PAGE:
In the sacraments, Christ is present to us in a special way. In baptism, he is present and we are able to look back to this event for confirmation that we are united to him. At the table, his presence is there in a unique way. These two are means of grace, and therefore we are strengthened in our most holy faith as we partake of the bread and wine. Sacraments are defined as holy ordinances instituted by Christ Jesus which function as signs and seals of the New Covenant, and, thus, they are given for the benefit of God's people to strengthen us. They signify spiritual realities while also confirming participation in what they represent.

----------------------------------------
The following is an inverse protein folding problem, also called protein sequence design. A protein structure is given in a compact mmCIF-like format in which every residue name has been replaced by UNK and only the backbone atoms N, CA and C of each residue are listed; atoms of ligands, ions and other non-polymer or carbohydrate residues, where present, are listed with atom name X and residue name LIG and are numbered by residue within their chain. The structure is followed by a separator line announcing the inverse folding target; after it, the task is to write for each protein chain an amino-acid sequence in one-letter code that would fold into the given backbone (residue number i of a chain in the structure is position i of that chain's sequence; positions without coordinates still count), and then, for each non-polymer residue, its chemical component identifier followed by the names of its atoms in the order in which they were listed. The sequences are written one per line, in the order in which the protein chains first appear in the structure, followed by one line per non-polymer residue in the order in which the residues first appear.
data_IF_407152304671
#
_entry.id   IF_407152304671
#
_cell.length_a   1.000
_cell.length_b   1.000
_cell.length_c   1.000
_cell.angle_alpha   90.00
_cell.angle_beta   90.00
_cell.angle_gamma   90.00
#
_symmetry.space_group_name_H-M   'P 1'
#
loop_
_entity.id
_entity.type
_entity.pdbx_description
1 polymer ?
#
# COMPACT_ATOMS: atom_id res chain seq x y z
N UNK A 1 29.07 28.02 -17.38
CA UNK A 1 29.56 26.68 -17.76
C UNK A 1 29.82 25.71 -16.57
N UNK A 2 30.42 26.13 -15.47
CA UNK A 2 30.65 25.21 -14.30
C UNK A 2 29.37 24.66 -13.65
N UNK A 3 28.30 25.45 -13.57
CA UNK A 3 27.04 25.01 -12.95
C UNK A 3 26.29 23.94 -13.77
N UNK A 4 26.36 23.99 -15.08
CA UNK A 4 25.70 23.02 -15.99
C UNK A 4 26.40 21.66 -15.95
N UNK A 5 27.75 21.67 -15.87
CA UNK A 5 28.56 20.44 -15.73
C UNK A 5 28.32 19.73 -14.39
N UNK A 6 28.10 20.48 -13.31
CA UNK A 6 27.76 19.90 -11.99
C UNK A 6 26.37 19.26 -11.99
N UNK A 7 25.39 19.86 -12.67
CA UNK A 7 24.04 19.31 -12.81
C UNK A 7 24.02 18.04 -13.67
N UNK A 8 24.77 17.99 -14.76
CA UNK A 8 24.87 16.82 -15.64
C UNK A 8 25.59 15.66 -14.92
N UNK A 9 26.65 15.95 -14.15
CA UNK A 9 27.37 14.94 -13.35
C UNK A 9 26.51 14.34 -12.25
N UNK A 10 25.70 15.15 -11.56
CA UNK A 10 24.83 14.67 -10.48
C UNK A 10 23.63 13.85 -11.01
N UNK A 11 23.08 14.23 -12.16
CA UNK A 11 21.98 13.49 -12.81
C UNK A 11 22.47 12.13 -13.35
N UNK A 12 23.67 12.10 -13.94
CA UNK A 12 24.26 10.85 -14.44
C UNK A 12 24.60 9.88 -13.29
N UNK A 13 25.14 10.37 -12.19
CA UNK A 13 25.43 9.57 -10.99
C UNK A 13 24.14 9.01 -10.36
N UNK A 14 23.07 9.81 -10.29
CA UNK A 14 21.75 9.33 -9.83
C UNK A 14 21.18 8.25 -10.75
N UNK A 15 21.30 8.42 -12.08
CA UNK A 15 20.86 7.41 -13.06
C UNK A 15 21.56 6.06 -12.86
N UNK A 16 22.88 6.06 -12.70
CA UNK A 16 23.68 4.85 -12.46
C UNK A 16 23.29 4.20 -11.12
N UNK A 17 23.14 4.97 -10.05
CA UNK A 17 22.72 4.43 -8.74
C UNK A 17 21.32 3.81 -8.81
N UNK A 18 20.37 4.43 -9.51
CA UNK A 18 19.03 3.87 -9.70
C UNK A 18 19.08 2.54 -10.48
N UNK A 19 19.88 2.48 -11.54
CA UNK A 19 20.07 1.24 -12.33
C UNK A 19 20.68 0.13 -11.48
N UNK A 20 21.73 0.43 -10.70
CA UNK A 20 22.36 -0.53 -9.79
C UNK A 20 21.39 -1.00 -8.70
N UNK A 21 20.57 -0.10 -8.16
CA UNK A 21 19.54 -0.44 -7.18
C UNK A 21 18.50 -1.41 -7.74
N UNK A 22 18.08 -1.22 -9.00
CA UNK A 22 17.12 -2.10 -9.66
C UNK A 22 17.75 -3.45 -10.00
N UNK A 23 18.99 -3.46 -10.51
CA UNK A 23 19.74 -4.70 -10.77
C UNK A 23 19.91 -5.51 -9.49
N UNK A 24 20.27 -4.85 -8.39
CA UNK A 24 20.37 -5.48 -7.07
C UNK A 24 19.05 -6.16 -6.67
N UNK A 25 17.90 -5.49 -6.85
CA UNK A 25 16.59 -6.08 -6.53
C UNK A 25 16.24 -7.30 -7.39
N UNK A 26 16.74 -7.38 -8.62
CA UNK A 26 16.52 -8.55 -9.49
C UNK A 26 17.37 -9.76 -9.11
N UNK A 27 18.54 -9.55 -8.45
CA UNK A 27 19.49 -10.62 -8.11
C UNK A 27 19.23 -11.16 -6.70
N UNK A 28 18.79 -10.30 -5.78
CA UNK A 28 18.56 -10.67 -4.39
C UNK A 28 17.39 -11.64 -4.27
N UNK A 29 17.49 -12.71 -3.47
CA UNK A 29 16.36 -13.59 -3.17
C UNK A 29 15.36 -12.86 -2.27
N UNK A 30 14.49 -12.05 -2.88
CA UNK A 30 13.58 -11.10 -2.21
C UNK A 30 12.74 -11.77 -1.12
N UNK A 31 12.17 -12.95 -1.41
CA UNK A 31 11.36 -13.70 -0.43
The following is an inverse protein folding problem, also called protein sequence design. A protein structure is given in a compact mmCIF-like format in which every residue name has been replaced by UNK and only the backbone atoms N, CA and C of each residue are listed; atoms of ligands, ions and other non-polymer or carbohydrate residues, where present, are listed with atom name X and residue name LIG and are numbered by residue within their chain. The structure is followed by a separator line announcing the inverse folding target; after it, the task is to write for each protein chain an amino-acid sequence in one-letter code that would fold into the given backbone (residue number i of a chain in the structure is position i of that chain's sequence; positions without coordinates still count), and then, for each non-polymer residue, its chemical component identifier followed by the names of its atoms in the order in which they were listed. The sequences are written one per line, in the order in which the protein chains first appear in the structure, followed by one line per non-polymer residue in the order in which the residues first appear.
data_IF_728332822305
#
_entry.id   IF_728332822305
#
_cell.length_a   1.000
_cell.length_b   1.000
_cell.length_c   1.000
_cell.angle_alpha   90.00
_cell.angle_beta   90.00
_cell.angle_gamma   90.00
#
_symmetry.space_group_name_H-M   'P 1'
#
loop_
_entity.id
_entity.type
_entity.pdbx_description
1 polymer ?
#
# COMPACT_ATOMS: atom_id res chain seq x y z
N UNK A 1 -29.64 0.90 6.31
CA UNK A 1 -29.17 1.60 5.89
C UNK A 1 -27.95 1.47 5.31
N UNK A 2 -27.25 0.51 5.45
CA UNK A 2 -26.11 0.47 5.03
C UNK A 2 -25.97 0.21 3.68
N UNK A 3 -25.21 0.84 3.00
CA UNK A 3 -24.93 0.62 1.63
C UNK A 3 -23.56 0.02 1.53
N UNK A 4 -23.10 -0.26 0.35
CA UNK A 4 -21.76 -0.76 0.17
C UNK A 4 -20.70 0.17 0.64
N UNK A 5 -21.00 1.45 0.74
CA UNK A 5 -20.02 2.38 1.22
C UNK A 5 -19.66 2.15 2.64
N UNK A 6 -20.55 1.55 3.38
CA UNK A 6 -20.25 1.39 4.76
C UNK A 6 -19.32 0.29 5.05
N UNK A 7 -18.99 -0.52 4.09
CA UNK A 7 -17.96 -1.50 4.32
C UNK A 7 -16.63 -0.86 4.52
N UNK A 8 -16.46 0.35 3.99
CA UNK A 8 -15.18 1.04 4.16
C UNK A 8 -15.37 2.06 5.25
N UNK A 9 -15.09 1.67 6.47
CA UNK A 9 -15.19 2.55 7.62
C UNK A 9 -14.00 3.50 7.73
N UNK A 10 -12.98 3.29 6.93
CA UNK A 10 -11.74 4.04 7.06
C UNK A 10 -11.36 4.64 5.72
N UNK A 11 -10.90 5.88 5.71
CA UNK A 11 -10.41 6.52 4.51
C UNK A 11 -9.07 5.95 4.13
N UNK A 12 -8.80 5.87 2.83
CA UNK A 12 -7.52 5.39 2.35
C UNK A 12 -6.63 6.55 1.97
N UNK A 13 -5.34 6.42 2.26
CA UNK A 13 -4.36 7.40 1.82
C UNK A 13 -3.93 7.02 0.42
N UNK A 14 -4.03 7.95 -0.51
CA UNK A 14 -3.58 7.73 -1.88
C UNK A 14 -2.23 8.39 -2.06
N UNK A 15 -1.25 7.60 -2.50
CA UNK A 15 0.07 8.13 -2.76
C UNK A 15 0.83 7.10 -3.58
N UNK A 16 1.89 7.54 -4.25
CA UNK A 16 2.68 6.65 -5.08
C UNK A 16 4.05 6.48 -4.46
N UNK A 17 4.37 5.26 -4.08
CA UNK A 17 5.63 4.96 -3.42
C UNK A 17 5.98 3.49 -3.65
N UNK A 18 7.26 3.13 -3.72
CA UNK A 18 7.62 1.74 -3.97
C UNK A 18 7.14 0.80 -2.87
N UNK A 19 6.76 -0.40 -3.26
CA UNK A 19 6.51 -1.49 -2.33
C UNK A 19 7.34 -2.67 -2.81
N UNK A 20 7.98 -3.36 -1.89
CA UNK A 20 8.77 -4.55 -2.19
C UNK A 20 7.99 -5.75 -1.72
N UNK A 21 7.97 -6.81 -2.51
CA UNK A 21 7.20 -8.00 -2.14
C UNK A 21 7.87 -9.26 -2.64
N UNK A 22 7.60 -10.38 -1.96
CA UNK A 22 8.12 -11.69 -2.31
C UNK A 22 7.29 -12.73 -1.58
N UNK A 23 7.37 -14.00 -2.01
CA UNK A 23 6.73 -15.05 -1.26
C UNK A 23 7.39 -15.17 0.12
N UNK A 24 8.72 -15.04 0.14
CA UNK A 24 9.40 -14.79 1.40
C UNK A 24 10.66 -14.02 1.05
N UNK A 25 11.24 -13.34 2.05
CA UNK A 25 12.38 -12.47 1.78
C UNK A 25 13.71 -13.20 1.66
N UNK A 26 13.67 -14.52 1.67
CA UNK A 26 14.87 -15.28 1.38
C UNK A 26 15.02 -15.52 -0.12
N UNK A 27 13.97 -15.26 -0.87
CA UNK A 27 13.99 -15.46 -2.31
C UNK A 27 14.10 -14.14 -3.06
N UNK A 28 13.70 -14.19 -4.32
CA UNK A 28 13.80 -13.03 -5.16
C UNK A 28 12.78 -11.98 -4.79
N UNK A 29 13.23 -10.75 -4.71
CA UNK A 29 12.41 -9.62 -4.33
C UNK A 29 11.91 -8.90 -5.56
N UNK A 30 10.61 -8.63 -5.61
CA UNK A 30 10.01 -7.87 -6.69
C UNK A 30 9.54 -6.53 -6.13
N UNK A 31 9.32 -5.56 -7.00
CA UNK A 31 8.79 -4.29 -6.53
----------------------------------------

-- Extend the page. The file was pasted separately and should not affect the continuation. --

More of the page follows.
There are two sacraments in Scripture: Baptism and the Lord's Supper. Baptism is a rite of initiation which replaces circumcision (Col. 2:11-12), a sign of the Old Covenant with Israel, as the unique mark placed upon God's people and their children (Acts 2:39). Baptism is a sign and seal of the New Covenant given in Christ Jesus and also of entrance into the visible church. The Lord’s Supper, on the other hand, is a rite of fellowship. The Jewish Passover, as an Old Covenant meal, corresponds to the Lord’s Supper, as is made clear in the Gospel accounts of its institution (Matt. 26; Mark 14; Luke 22). Bread and wine represent the body and blood of Jesus. Worthy receivers of this meal are those who profess faith in Jesus Christ (1 Cor. 11:26-30). By faith in Christ alone, believers spiritually feed on Christ, show forth His death, and receive nourishment as they partake of the elements (John 6:35, 53; 1 Cor. 11:26).